Even marginal tilting is enough to see the colour change of the OVI (optical variable ink, €50 - €500) or the glossy stripe (€5 - €20). However, this way not all characteristics of the hologram can be checked in all detail. Therefore, you should focus on watching concentric cicles of prismatic colours moving inward or outward in the hologram of a €50 - €500. On the €5 - €20 banknotes, the prismatic colours in the hologram stripe move upward and downward.

With some practise you should be able to include the "Tilt" test into normal banknote acceptance movements.

Quick Test with feeling - Europa series

€50, Europa series [+] Generally speaking, the quick test works exactly the same with banknotes of the Europa series. At the position, where the trapezoid field is on the first series, the new series has a big value numeral (blue frame). Take the banknote there with thumb and index to feel a strong raised printing. As you will have to adjust the orientation of the banknote anyway, slip the banknote between your fingers following the green arrow: Your fingers move over a space without raised printing until they reach the tactile structure at the edge (blue frame).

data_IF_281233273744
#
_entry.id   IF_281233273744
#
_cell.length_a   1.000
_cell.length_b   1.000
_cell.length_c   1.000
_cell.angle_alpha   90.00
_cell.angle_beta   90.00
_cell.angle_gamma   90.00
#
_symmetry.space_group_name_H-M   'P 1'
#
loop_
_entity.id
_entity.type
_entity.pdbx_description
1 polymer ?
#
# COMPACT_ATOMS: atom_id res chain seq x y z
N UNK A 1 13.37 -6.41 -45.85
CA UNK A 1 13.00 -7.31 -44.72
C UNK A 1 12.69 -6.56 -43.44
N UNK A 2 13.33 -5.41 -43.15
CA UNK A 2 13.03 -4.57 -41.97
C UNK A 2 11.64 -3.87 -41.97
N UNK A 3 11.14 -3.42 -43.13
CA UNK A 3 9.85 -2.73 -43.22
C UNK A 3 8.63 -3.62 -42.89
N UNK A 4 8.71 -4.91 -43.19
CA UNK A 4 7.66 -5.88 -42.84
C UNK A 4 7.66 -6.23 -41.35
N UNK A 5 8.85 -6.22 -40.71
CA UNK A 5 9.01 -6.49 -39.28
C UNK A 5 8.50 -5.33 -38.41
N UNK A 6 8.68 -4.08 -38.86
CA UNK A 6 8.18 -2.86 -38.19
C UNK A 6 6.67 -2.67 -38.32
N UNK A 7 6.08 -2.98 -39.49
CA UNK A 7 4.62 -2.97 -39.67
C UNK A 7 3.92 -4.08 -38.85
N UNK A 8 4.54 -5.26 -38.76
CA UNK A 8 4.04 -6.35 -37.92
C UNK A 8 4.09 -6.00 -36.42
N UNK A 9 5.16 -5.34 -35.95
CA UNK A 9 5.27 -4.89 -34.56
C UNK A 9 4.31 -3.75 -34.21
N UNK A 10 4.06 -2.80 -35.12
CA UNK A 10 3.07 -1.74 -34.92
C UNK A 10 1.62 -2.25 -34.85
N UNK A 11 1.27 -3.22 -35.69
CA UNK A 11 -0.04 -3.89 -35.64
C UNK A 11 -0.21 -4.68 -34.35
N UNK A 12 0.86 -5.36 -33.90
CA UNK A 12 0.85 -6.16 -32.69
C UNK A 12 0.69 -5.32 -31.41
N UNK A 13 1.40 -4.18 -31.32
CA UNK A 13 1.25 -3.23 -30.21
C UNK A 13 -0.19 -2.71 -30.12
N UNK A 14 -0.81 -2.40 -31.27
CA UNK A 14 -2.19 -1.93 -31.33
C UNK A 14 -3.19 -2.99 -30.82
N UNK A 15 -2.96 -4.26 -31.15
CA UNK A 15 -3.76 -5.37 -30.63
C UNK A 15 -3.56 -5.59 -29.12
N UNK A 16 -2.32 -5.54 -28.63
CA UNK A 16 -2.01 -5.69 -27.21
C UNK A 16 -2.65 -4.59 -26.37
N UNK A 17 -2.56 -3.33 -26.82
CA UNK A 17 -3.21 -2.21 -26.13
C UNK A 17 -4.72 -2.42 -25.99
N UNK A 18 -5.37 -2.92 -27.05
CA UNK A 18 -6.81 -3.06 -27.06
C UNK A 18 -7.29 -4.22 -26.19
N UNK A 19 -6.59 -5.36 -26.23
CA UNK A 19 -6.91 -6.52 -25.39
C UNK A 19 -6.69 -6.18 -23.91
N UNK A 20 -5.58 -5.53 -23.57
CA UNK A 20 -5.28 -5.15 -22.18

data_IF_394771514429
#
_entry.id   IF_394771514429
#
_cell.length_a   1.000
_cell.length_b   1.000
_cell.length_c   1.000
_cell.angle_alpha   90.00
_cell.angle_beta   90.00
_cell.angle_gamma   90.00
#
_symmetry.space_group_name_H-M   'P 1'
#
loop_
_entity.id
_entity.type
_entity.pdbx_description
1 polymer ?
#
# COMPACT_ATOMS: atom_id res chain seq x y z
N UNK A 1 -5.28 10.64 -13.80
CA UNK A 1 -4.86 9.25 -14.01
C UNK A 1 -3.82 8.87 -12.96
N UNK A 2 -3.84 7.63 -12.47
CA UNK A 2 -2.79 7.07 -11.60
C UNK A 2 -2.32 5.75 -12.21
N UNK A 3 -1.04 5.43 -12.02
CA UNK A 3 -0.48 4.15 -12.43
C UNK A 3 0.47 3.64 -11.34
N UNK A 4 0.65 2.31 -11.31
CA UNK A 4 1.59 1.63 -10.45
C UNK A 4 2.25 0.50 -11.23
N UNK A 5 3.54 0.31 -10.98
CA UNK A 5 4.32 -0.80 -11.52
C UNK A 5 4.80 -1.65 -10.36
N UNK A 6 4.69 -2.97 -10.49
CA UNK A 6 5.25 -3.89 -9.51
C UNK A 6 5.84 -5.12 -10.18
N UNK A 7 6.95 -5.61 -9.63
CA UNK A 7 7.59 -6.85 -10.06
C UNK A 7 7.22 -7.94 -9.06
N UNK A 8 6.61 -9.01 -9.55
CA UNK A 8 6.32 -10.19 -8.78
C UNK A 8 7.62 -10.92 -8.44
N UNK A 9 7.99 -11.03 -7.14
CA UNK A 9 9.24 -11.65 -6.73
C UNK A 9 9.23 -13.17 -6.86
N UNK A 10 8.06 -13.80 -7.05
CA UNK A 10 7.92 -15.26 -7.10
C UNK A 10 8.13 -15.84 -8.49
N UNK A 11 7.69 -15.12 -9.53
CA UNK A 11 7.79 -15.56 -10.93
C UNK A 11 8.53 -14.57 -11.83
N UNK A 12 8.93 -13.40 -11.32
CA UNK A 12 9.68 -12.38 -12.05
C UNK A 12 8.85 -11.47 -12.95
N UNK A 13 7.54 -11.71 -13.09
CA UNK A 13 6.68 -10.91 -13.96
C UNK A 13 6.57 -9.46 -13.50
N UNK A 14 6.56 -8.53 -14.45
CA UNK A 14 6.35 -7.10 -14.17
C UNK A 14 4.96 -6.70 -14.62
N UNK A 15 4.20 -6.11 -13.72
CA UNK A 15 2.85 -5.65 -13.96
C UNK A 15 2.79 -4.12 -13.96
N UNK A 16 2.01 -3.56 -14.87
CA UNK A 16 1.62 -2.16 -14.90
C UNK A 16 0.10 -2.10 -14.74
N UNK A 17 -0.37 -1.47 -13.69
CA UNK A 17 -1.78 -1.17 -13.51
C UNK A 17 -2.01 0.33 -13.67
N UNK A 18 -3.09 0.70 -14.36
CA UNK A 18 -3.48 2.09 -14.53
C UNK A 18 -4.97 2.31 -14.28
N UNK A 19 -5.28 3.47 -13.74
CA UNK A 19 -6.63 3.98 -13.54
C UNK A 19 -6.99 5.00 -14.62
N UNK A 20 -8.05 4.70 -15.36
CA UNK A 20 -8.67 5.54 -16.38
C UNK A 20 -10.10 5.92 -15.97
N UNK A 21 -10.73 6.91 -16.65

Quick Test with tilting – Europa series

€50, Europa series [+] For the tilting test, you should concentrate on the front side of the banknote. If you receive the banknote with the reverse side up, you should turn it around, as you need to do anyway if you want to put it into a cash desk.
The new banknotes have two tilting features on the front side: The emerald number (red frame) and the hologram (blue frame, "third island", see below). The emerald number contains a light effect moving up or down when tilting the banknote. The hologram consists of four different areas, the so-called "islands". Each island shows a different holographic effect. It is recommended to choose one effect that you can easily perceive on a blink. For example, you might want to check the prismatic colours in the background of the third island (blue frame), which move in different directions when tilting the banknote.